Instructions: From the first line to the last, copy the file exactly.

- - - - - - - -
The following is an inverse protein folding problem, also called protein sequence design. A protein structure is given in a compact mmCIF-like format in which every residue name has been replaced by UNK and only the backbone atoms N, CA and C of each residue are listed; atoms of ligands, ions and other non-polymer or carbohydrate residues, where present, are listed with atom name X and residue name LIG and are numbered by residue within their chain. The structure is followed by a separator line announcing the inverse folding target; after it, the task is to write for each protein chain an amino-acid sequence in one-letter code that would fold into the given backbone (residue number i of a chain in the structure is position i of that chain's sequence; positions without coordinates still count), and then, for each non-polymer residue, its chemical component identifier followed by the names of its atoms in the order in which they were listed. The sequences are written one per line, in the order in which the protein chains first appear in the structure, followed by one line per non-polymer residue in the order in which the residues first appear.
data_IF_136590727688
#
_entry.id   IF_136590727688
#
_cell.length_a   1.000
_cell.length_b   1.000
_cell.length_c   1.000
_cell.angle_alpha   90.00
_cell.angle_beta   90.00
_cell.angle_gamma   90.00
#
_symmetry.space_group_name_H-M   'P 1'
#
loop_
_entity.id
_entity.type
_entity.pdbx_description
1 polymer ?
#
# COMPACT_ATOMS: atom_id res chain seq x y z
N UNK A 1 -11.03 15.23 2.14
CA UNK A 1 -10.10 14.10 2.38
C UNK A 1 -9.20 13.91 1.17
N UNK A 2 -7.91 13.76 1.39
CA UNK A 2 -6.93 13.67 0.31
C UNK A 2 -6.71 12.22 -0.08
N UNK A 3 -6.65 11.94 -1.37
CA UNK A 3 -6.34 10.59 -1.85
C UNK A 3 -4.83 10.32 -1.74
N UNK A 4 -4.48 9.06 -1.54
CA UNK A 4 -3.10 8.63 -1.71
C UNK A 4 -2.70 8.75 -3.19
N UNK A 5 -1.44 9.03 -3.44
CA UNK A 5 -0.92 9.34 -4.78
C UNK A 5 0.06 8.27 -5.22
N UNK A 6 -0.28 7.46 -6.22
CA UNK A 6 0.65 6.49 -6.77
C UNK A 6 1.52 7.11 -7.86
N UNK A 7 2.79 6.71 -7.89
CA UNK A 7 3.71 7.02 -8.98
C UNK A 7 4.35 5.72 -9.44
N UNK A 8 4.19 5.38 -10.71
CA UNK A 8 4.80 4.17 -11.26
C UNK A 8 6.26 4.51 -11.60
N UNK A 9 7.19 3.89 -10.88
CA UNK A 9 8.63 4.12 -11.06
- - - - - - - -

The following is an inverse protein folding problem, also called protein sequence design. A protein structure is given in a compact mmCIF-like format in which every residue name has been replaced by UNK and only the backbone atoms N, CA and C of each residue are listed; atoms of ligands, ions and other non-polymer or carbohydrate residues, where present, are listed with atom name X and residue name LIG and are numbered by residue within their chain. The structure is followed by a separator line announcing the inverse folding target; after it, the task is to write for each protein chain an amino-acid sequence in one-letter code that would fold into the given backbone (residue number i of a chain in the structure is position i of that chain's sequence; positions without coordinates still count), and then, for each non-polymer residue, its chemical component identifier followed by the names of its atoms in the order in which they were listed. The sequences are written one per line, in the order in which the protein chains first appear in the structure, followed by one line per non-polymer residue in the order in which the residues first appear.
data_IF_136590727688
#
_entry.id   IF_136590727688
#
_cell.length_a   1.000
_cell.length_b   1.000
_cell.length_c   1.000
_cell.angle_alpha   90.00
_cell.angle_beta   90.00
_cell.angle_gamma   90.00
#
_symmetry.space_group_name_H-M   'P 1'
#
loop_
_entity.id
_entity.type
_entity.pdbx_description
1 polymer ?
#
# COMPACT_ATOMS: atom_id res chain seq x y z
N UNK A 1 -11.03 15.23 2.14
CA UNK A 1 -10.10 14.10 2.38
C UNK A 1 -9.20 13.91 1.17
N UNK A 2 -7.91 13.76 1.39
CA UNK A 2 -6.93 13.67 0.31
C UNK A 2 -6.71 12.22 -0.08
N UNK A 3 -6.65 11.94 -1.37
CA UNK A 3 -6.34 10.59 -1.85
C UNK A 3 -4.83 10.32 -1.74
N UNK A 4 -4.48 9.06 -1.54
CA UNK A 4 -3.10 8.63 -1.71
C UNK A 4 -2.70 8.75 -3.19
N UNK A 5 -1.44 9.03 -3.44
CA UNK A 5 -0.92 9.34 -4.78
C UNK A 5 0.06 8.27 -5.22
N UNK A 6 -0.28 7.46 -6.22
CA UNK A 6 0.65 6.49 -6.77
C UNK A 6 1.52 7.11 -7.86
N UNK A 7 2.79 6.71 -7.89
CA UNK A 7 3.71 7.02 -8.98
C UNK A 7 4.35 5.72 -9.44
N UNK A 8 4.19 5.38 -10.71
CA UNK A 8 4.80 4.17 -11.26
C UNK A 8 6.26 4.51 -11.60
N UNK A 9 7.19 3.89 -10.88
CA UNK A 9 8.63 4.12 -11.06